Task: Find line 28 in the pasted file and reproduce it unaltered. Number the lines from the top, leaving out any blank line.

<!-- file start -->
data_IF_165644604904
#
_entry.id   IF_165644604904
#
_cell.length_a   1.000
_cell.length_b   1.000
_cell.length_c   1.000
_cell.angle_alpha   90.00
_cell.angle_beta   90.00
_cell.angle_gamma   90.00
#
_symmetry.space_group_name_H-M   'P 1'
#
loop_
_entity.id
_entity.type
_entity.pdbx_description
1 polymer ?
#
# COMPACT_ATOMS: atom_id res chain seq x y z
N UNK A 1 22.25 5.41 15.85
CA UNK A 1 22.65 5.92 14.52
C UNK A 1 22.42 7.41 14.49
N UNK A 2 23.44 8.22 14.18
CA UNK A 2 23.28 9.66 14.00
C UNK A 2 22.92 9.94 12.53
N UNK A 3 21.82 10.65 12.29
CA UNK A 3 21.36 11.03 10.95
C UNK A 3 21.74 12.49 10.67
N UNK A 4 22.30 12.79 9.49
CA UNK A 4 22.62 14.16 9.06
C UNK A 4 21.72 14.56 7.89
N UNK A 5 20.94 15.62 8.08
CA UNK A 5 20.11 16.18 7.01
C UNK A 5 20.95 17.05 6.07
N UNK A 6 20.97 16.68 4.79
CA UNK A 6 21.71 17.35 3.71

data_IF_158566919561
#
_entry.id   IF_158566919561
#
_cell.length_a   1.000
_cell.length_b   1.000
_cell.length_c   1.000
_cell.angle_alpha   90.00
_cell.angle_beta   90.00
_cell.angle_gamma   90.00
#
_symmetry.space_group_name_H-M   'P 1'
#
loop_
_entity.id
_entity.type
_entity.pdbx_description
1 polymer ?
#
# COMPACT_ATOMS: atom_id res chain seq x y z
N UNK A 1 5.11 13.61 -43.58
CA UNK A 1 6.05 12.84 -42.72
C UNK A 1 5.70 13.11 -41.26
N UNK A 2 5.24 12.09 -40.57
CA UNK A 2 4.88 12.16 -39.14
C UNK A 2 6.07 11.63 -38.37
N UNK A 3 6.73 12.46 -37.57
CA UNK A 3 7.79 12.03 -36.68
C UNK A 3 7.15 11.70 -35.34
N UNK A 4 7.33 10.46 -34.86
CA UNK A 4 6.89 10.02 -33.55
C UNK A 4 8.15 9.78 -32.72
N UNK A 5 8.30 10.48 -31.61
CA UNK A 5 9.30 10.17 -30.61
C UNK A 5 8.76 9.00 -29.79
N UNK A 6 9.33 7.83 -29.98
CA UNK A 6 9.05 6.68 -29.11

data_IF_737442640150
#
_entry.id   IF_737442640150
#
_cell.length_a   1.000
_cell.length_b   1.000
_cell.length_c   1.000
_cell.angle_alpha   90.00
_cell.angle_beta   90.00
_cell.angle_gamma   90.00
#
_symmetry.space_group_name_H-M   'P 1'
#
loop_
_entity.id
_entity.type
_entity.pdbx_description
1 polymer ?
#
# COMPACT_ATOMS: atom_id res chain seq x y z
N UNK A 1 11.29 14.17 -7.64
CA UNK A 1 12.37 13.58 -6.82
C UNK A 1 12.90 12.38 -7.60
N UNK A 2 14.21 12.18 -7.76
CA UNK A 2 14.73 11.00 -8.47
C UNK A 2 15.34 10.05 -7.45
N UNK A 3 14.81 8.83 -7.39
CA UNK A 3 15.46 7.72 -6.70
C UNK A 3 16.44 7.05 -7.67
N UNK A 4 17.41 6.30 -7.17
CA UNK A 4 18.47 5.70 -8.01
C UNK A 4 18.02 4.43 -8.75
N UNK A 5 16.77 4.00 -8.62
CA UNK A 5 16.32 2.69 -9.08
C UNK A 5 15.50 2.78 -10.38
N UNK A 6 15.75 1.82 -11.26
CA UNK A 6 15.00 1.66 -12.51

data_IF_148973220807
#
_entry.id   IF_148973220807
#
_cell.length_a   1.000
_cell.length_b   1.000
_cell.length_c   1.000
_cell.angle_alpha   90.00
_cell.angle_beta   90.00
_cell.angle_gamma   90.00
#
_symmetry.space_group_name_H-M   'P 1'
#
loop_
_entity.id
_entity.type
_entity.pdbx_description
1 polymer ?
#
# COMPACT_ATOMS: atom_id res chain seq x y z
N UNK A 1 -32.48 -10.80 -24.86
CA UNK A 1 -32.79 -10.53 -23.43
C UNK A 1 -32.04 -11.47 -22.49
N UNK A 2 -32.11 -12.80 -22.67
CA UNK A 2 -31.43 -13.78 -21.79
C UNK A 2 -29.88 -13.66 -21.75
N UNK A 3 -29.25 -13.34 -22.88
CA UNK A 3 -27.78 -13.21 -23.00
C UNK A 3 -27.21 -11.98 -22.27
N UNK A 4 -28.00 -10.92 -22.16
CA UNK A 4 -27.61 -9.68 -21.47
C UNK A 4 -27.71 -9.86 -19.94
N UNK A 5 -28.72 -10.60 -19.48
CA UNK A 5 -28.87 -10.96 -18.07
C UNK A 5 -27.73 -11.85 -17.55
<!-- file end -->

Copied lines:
CA UNK A 3 21.36 11.03 10.95